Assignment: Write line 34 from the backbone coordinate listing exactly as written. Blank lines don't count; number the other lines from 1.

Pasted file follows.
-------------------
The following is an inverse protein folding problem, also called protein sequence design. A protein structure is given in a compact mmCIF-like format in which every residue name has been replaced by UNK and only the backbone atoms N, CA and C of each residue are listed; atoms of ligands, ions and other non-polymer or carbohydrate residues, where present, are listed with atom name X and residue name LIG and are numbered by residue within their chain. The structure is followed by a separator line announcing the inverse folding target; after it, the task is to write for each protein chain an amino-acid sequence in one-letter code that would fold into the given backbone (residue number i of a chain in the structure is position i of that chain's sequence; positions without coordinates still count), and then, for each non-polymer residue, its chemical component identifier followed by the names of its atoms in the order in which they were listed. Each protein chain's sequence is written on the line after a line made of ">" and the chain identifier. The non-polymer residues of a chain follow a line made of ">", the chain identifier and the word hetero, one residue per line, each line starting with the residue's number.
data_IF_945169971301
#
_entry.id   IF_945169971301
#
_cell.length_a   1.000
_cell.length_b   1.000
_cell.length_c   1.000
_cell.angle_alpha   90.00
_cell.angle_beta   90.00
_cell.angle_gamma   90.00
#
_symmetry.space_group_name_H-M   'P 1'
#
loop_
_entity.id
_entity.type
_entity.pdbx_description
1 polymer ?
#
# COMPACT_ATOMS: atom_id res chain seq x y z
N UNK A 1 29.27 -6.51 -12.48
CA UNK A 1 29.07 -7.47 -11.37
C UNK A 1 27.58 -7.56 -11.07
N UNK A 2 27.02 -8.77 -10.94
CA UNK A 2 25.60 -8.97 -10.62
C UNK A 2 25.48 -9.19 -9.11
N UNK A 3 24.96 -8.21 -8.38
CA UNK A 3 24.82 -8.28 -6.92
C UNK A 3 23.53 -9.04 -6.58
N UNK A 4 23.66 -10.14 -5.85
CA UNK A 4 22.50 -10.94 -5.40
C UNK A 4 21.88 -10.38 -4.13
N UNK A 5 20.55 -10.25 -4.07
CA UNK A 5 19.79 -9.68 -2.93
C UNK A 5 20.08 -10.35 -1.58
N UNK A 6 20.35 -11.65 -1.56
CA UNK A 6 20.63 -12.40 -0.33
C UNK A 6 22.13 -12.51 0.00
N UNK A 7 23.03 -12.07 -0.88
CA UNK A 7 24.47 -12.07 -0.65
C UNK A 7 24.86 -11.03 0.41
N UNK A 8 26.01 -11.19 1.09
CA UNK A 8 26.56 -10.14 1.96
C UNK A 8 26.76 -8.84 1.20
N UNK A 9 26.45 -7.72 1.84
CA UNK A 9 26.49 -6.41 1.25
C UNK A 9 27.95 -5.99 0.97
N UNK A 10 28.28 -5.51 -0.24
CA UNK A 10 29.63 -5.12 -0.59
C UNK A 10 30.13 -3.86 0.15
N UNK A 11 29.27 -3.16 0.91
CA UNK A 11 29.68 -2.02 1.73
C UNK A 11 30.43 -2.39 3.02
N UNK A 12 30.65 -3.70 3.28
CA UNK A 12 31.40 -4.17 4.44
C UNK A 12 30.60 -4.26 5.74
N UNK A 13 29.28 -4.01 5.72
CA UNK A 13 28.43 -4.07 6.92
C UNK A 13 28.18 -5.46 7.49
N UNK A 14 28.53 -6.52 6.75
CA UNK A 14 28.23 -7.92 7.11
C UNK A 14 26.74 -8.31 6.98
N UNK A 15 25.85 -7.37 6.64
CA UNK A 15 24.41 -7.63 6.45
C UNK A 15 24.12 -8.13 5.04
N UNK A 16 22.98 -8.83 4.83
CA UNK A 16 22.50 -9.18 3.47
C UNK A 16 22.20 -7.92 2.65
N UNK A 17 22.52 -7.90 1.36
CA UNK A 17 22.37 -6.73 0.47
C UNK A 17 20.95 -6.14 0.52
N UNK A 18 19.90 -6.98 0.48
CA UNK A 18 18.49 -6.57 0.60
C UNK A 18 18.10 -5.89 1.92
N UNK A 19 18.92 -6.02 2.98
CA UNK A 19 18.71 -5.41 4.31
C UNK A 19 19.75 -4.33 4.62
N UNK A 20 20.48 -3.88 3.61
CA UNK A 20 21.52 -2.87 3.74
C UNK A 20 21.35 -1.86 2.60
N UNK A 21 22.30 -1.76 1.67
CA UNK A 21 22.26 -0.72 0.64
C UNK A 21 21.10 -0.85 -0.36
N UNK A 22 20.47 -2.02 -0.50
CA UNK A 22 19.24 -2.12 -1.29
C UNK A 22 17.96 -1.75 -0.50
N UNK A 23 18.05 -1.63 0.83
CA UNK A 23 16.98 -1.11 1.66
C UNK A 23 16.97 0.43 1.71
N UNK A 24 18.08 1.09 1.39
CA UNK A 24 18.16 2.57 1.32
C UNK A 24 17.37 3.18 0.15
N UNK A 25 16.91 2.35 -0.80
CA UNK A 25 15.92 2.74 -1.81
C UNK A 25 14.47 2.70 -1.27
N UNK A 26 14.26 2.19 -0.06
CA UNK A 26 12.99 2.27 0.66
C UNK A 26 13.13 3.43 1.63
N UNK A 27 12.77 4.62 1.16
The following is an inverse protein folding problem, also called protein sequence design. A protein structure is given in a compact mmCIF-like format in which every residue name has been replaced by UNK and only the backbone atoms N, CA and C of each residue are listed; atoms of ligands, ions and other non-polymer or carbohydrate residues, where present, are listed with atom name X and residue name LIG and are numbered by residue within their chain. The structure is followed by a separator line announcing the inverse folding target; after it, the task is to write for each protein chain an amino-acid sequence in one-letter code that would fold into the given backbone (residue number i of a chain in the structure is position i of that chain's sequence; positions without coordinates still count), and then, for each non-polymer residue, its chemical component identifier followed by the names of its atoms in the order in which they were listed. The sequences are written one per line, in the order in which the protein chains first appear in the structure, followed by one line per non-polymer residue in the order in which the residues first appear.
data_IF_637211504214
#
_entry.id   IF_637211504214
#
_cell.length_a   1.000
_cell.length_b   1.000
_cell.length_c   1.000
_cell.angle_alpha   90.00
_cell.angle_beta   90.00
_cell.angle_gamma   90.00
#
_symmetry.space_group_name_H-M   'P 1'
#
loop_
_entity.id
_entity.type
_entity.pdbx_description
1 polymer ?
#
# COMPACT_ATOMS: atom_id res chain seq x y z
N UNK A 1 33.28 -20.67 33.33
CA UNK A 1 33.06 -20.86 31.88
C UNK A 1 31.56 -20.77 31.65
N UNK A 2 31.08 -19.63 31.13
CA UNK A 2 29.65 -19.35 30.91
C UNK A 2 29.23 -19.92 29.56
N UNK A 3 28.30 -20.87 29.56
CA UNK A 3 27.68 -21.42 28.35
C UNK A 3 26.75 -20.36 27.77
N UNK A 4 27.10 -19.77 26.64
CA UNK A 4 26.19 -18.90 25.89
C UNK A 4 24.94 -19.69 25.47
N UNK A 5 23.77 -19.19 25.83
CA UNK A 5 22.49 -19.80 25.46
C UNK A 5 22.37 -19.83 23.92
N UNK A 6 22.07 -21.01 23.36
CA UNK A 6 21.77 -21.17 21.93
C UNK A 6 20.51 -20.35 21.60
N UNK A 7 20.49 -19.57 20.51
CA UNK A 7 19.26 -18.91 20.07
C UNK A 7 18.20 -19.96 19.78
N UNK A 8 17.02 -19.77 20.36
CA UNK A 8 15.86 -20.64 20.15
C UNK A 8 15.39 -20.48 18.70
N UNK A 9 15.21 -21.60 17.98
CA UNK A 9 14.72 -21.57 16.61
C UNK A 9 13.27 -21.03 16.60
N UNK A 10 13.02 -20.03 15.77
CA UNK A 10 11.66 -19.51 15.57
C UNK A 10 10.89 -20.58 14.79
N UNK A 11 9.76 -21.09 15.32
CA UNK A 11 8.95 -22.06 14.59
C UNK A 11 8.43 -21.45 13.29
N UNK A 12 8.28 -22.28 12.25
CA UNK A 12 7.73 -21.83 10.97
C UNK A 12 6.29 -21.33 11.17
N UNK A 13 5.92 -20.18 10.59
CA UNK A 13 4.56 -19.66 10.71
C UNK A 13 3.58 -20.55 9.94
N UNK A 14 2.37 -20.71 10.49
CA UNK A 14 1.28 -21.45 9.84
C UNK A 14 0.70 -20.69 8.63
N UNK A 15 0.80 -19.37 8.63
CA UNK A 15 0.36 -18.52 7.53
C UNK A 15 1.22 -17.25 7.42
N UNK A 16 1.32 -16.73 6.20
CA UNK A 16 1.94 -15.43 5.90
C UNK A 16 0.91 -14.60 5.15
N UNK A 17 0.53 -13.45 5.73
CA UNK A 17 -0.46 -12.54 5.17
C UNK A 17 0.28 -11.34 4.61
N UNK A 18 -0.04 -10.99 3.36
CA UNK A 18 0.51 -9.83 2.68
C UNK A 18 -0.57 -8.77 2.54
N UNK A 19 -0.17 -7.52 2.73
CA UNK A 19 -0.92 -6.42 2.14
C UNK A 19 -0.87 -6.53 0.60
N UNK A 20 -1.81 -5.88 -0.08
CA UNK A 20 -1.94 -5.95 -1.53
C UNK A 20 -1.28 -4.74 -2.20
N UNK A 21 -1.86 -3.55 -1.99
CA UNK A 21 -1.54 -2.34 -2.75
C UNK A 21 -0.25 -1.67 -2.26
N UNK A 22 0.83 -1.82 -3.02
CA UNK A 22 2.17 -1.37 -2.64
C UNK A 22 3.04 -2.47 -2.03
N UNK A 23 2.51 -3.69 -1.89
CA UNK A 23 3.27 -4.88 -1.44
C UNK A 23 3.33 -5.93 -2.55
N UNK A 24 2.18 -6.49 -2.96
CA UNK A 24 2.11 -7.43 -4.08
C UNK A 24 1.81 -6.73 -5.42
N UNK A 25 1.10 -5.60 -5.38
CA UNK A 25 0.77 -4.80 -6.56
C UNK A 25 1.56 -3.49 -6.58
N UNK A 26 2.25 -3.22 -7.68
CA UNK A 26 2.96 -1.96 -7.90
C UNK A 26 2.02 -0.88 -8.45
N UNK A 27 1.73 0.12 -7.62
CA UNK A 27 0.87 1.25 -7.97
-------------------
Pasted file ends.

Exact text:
N UNK A 5 20.55 -10.25 -4.07